Chile’s election of conservative tycoon is democratic milestone
The election of conservative billionaire Sebastian Pinera as president of Chile is a democratic milestone for that country, just as the election of leftist President Mauricio Funes was for El Salvador last year. Like Funes, Pinera is more moderate than the parties that supported him and, therefore, was able to move the country beyond its violent past and deep divisions. He will take office after two decades of rule by a center-left coalition, in yet another sign that Chile has emerged from the shadow of the dictatorship of Gen. Augusto Pinochet.
Pinera succeeds popular incumbent President Michelle Bachelet, who was prohibited from seeking a second term by Chile’s post-Pinochet Constitution. His election marks not so much a national shift to the right as fatigue with the messy coalition that has held the office since the return of democratic rule in 1990. Pinera’s opponent, Eduardo Frei, who already had served as president from 1994 to 2000, was an uninspiring candidate selected by the political leadership rather than in a primary vote. The coalition also was widely criticized for filling government posts according to party quotas rather than merit. Pinera responded with a promise to pick the “most prepared, most honest and most dedicated” people for his government.
Chile’s economy has fared much better than most in Latin America during the global downturn, in part thanks to a “rainy day” fund from copper export revenue. Pinera, a Harvard-trained economist, has promised to maintain a state role in the economy and not to dismantle the country’s popular social welfare program. This is a moderate position for Latin America’s economic elite. Still of concern to some Chileans, however, is Pinera’s vast personal interest in the nation’s economy, particularly in LAN Airlines and the leading private television channel, Chile- vision. He bristles at comparisons with Italian Prime Minister Silvio Berlusconi, a business tycoon who is perceived to use the media companies he controls in support of his political career and vice versa. Pinera said he has set up a blind trust to manage most of his wealth and promised to divest his LAN holdings -- a step he should consider with his media investments as well.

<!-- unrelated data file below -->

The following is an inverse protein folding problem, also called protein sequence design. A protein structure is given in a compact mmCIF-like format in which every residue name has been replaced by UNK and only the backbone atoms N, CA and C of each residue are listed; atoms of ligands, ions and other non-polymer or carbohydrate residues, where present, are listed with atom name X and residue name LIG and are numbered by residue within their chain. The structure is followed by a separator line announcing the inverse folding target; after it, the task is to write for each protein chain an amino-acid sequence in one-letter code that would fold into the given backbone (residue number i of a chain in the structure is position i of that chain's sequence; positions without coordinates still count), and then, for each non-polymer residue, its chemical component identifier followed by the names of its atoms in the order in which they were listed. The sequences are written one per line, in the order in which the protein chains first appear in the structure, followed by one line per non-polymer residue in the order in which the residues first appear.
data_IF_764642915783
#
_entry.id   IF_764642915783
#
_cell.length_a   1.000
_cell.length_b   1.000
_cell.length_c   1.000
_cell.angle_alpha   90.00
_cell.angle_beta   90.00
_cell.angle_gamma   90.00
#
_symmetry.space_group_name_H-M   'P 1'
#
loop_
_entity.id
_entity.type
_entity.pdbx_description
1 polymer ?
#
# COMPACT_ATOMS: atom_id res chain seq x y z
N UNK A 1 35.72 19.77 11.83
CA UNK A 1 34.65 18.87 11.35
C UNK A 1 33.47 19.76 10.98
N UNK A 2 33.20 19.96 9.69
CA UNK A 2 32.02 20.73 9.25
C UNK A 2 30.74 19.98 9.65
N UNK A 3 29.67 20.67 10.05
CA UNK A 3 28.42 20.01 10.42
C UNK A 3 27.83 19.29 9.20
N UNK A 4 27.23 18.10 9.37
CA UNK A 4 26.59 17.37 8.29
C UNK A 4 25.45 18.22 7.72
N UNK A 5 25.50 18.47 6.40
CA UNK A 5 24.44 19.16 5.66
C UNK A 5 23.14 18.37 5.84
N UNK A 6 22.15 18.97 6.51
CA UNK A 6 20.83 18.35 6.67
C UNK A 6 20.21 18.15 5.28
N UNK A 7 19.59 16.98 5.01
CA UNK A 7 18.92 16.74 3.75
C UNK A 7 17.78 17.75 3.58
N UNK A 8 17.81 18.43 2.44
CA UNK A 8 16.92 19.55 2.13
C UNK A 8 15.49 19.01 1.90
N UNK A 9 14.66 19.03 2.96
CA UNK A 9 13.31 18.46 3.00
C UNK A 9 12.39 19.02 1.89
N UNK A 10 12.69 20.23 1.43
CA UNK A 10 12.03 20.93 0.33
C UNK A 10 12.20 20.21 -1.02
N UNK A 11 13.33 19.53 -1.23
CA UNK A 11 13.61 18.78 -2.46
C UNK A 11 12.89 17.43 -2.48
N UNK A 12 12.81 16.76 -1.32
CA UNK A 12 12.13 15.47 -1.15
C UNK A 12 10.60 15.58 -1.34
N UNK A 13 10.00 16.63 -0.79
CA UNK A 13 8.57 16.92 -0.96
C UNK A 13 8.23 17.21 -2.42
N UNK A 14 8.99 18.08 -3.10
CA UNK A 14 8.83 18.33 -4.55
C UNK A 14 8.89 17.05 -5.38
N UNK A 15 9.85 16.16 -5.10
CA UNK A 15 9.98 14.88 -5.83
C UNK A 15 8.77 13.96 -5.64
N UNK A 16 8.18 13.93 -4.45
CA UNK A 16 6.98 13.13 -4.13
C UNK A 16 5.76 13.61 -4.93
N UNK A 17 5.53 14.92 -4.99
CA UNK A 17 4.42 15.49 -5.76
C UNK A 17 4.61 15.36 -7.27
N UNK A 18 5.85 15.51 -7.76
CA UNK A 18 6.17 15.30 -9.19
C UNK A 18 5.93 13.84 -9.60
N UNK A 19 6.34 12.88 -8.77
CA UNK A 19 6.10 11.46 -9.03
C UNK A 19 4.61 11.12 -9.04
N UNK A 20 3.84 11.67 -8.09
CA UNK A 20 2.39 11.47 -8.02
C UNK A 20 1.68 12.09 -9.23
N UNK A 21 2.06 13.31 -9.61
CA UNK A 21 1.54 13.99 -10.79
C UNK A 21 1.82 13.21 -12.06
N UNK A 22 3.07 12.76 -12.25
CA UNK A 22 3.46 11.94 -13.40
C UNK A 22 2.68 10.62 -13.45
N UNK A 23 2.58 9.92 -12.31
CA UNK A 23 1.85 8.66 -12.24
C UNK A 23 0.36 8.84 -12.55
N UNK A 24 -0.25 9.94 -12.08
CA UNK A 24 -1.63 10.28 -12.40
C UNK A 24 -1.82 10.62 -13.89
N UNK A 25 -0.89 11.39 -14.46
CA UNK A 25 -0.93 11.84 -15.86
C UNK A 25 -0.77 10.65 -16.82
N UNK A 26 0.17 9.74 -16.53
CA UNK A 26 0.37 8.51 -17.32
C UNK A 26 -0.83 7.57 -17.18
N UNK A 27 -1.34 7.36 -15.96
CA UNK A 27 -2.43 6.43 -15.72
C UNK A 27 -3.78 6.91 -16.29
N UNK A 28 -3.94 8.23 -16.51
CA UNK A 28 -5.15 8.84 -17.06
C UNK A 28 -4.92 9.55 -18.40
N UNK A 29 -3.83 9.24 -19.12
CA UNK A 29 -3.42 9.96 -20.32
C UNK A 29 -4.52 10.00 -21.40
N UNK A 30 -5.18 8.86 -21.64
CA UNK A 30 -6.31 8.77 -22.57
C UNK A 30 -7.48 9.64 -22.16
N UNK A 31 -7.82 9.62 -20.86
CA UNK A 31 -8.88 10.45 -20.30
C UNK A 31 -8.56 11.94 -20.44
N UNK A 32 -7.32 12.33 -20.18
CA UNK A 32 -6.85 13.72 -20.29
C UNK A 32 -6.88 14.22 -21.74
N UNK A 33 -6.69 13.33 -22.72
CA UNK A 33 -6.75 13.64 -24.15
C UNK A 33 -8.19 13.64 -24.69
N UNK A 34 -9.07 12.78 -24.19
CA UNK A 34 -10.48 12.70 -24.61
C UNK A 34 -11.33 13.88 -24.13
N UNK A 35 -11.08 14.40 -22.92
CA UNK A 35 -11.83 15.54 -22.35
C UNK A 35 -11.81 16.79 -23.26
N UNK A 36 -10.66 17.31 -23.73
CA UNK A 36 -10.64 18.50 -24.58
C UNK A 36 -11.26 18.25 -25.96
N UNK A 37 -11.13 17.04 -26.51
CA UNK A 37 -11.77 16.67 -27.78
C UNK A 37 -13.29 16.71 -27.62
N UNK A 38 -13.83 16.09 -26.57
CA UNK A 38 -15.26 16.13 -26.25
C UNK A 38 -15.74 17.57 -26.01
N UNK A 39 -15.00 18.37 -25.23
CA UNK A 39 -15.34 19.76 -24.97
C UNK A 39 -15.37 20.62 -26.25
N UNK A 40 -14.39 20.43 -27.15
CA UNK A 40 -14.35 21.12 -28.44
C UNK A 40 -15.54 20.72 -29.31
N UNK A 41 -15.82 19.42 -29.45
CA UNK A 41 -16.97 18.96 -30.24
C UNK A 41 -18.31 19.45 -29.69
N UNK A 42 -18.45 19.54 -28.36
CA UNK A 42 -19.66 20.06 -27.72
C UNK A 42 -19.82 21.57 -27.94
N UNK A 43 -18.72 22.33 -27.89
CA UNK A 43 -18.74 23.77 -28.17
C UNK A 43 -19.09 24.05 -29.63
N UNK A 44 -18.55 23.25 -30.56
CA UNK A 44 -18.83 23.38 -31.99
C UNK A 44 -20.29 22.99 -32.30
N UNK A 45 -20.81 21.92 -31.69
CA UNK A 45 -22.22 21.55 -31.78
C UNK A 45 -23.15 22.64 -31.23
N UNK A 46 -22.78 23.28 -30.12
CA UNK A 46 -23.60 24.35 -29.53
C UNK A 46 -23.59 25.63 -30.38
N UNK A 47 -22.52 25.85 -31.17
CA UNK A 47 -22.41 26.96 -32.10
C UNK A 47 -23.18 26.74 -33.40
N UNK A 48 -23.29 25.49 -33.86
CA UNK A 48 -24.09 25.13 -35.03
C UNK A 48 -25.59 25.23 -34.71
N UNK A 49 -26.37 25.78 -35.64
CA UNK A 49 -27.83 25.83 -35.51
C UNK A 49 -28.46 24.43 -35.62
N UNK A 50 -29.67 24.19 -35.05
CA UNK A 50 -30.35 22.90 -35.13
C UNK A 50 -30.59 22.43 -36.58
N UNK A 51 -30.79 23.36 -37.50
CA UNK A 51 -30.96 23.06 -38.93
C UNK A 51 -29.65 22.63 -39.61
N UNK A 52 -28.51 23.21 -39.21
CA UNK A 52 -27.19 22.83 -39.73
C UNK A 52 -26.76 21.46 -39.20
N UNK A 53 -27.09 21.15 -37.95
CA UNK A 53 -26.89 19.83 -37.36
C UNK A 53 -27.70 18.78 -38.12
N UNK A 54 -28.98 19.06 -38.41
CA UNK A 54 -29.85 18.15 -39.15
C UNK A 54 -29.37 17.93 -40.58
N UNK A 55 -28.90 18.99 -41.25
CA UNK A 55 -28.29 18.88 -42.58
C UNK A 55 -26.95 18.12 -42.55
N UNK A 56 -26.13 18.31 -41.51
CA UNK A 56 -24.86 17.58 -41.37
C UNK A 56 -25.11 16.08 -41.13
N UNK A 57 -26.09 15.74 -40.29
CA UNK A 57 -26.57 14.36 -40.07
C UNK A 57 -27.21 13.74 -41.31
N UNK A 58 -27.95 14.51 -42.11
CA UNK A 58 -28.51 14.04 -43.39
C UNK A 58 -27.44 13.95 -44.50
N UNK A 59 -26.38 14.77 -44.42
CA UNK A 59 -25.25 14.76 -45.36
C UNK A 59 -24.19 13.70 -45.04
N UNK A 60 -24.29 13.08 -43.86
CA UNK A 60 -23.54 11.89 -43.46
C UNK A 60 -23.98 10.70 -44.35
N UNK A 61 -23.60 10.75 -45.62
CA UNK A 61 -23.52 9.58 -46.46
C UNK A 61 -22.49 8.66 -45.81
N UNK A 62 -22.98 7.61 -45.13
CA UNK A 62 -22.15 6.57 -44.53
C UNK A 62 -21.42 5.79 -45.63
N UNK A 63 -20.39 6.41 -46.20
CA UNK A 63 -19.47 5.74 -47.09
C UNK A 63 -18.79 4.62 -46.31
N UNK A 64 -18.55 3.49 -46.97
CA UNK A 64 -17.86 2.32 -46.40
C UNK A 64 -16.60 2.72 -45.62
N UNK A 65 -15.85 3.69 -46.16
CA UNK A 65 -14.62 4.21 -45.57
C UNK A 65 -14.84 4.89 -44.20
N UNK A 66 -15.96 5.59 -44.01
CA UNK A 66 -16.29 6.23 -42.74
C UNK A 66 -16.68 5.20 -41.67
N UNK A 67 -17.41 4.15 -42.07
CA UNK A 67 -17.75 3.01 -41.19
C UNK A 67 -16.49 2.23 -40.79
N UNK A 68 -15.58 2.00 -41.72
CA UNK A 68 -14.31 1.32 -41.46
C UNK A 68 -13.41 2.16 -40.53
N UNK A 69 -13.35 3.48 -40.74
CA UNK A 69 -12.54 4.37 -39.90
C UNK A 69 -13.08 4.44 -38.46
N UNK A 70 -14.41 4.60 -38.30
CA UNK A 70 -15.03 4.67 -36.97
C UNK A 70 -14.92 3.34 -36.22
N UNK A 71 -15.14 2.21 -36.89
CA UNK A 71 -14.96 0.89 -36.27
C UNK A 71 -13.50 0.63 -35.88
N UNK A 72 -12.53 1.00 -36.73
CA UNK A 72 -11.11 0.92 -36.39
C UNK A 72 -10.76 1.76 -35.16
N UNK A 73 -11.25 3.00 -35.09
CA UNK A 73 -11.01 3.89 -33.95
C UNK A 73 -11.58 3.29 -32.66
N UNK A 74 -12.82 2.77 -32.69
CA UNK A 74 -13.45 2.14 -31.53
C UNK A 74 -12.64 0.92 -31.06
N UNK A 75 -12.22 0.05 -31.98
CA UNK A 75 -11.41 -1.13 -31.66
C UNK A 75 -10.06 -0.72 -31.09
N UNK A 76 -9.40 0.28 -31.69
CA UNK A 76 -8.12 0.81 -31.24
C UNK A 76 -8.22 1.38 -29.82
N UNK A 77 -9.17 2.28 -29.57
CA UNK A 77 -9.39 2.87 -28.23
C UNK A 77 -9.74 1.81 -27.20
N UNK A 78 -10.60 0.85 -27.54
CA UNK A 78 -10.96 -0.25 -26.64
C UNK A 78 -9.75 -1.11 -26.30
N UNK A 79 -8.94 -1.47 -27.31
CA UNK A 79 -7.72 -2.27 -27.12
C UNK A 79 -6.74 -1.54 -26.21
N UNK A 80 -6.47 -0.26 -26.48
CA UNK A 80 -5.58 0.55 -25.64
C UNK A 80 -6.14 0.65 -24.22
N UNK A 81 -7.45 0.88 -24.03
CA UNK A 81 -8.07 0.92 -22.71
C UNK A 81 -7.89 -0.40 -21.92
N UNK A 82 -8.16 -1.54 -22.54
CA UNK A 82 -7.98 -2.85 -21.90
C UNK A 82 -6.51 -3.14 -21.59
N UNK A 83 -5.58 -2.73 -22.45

It is heartening that Chileans have cast their ballots on issues of governance rather than history. We hope Pinera will continue to move Chile beyond the trauma of the Pinochet years, in which about 3,000 political opponents were killed or disappeared. He has said he will not bring former members of Pinochet’s regime into government. We hope he also will nudge the military to cooperate on human rights cases from that era still making their way through the courts, so that chapter can finally be closed.